Recycling Yard Waste: “Don’t Bag It” Leaf Composting
Composting — A Great Way to Make the Most of Your Leaves
In Oklahoma landfills, 20 percent of the waste is from yard debris that consists of grass clippings, leaves, and woody branches. To lower future garbage costs, we need to reduce yard waste going to the landfill. Some landfills may ban yard waste. Composting leaves is a good alternative to landfilling.
Leaves are best handled through composting. To eliminate grass clippings, check out the “Don’t Bag It” program through your local Oklahoma Cooperative Extension Service office.
How to Make Compost
A compost pile is built by layering organic materials. Compost piles should be 3 to 4 feet wide and 3 to 4 feet high. This volume allows the pile to heat as composting occurs.
- First Layer: 3 to 4 inches of dried organic matter, such as leaves or dried grass.
- Second Layer: 3 to 4 inches of green material, such as kitchen vegetable scraps, grass clippings, or green plant material.
Do not add pet manure, meat scraps, fat, bones, diseased plants, or noxious weeds to the compost pile.
Keys to Composting
Proper moisture is important to keep microorganisms active. Avoid over-watering the pile, as this excludes oxygen.
The microorganisms need oxygen to break down the organic debris. Regular turning of the compost pile insures aeration, speeding the composting.
Bacteria found in soil and on plant material compost are the primary microorganisms that break down organic matter. There is no advantage in adding compost starter or inoculum to the compost.
A 3’ x 3’ pile is necessary to create enough volume for the pile to heat and hold an adequate temperature. Piles larger than 5’ x 5’ cannot be aerated properly.
Smaller particle size increases the surface area for microorganisms to work on. Chopping or shredding reduces particle size.
It is important to have a balanced carbon/nitrogen ratio. Materials high in carbon, such as straw, must be balanced with additional nitrogen. Green plant material has a higher nitrogen content, while dried plant debris is mainly carbon.
Table 1. Compost Troubleshooting
|Bad odor||Not enough air||Turn pile. Add dry material if it is too wet.|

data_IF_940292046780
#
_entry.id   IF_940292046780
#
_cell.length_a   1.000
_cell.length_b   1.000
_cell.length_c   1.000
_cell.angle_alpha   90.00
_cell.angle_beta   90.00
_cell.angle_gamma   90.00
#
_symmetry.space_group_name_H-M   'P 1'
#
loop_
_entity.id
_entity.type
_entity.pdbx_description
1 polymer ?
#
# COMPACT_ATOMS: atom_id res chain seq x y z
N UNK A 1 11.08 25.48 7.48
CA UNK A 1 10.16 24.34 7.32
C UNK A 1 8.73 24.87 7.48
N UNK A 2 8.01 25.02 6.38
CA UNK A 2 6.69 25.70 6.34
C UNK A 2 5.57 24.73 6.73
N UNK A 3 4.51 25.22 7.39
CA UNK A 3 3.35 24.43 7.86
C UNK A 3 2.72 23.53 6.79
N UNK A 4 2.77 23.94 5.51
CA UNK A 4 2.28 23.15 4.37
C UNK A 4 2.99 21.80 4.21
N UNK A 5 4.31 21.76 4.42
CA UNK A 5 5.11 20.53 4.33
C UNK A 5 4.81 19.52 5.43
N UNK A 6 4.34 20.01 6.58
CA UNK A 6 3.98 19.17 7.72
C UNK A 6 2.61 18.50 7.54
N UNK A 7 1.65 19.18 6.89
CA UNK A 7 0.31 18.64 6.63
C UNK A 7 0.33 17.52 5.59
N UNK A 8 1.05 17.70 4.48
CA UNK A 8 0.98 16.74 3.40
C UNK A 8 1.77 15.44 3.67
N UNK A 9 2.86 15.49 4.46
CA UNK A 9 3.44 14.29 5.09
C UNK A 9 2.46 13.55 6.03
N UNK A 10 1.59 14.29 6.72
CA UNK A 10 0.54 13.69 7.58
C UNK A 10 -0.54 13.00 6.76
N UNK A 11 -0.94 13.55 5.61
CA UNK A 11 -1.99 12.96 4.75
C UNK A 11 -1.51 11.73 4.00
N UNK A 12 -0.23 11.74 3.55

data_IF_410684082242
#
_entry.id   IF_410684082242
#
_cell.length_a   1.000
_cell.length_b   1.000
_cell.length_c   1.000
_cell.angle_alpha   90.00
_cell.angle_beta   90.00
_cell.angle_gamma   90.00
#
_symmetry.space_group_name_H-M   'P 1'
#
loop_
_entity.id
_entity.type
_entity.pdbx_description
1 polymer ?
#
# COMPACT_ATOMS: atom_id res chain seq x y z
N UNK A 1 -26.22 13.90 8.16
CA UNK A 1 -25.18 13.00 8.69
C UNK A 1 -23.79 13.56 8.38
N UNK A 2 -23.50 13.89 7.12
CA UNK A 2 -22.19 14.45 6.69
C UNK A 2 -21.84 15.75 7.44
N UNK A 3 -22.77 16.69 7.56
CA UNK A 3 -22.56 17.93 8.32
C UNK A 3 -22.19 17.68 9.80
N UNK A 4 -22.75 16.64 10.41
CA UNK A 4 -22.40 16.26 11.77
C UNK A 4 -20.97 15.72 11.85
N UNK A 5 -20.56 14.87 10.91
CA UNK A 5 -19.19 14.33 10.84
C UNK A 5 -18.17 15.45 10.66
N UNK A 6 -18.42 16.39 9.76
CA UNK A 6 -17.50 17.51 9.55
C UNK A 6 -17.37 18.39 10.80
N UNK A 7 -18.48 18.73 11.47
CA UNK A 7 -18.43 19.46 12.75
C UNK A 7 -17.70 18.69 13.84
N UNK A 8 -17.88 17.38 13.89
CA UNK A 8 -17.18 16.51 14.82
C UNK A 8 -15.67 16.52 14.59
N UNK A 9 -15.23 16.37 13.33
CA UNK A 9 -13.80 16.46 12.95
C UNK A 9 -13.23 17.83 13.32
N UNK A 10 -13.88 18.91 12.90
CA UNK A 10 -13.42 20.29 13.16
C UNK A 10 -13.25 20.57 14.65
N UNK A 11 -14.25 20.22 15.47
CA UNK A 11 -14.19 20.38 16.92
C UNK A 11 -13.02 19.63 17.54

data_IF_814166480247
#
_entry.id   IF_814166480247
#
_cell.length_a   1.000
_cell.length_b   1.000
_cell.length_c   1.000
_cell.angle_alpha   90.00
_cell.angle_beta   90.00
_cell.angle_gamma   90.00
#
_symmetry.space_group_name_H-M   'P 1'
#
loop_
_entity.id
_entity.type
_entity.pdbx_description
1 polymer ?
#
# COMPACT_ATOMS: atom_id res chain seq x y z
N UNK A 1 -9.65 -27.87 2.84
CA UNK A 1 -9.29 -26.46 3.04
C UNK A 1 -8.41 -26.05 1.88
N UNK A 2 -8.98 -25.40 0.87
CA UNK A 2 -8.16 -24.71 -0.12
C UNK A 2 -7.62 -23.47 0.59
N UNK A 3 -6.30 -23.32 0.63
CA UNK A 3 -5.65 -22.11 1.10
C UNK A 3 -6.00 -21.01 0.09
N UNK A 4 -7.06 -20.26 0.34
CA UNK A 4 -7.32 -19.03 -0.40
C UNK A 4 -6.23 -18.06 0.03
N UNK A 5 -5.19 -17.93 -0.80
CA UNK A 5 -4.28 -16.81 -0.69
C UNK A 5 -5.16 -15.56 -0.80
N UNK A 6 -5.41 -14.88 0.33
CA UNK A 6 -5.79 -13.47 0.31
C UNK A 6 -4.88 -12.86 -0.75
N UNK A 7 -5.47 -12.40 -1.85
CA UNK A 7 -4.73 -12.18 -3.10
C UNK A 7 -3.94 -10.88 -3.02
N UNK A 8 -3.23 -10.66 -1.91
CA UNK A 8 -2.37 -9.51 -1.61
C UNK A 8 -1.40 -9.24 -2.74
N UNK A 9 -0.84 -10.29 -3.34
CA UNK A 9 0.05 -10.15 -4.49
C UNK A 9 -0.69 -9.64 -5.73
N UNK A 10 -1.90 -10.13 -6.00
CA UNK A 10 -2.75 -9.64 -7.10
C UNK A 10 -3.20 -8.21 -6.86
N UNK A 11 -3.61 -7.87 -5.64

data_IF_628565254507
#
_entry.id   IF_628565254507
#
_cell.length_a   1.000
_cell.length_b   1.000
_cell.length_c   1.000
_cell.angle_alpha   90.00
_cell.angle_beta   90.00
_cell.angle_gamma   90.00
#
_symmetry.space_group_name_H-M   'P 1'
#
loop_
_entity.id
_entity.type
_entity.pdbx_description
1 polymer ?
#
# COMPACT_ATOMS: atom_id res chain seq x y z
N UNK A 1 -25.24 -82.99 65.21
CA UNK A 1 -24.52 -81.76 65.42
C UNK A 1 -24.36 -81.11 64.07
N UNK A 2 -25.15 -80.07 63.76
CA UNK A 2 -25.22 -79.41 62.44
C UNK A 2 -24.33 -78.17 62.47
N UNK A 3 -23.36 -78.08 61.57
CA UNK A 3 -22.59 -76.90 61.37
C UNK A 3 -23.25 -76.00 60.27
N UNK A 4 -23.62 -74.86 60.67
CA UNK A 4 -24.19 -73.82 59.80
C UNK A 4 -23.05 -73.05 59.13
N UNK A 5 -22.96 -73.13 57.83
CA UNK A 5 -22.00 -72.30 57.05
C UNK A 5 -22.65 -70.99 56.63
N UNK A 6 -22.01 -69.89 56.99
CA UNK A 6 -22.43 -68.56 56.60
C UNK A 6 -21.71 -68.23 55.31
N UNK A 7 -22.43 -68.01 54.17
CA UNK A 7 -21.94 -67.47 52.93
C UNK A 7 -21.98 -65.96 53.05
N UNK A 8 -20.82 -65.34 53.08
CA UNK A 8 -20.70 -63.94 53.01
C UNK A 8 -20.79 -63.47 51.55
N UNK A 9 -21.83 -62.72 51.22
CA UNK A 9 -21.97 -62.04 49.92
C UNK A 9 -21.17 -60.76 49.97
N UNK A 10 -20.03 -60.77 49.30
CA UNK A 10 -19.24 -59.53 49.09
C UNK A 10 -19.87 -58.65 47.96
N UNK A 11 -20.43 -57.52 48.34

|Pile center dry||Not enough water||Turn and moisten pile|
|Only center of pile damp and warm||Pile too small||Collect more material and create new pile|
|Pile will not heat||Lack of nitrogen||Mix in green plant material or nitrogen fertilizer|
|Pile attracts pet, files or rodents||Poor pile mixing. Meat scraps added to pile.||Turn pile and mix. Do not add meat scraps to pile.|
Compost improves soil tilth, especially for clay soils. Mixing compost into the soil improves aeration, water drainage, water retention, and overall plant health.
Mulching with two to three inches of compost reduces soil moisture loss, cools the soil, and reduces weed problems.
“Don’t Bag It”
Bagging or burning leaves are two methods of leaf disposal that no longer fit today’s environmental needs. Sending bagged leaves to the landfill uses precious space, and leaves can easily be composted at home. State air quality and fire control rules severely restrict backyard burning, and for most communities all burning is prohibited. Composting is the best way to deal with your fall tree leaves.
Making a Compost Bin
A wide variety of materials or manufactured kits can be used to make a compost bin. Hardware cloth can be used to create a round bin. Square bins can be built from wooden pallets, bricks, or hardware cloth on wood frames.
Where more room is available, a three compartment bin can be built. This allows turning material from one compartment to the next as it ages.
Compost your leaves to:
- Create a healthier soil
- Grow healthier plants
- Reduce yard waste
To Learn More About Recycling Yard Waste
- Contact your county Oklahoma Cooperative Extension Service office. The phone number is listed under County Government. Ask for:
- L-251 Mulching with Wood Chips
- L-253 Lawn Care Plan
- Watch “Oklahoma Gardening” on OETA Saturdays at 11:00 a.m. or Sundays at 3:30 p.m.
- Find more information, including OSU Extension Facts, at: http://www.oces.okstate.edu/
- This brochure and others may be found on the publications database at: osufacts.okstate.edu
For more information on composting, see BAE-1744.
This publication is a joint project of the Oklahoma Department of Environmental Quality, Oklahoma Cooperative Extension Service and USDA.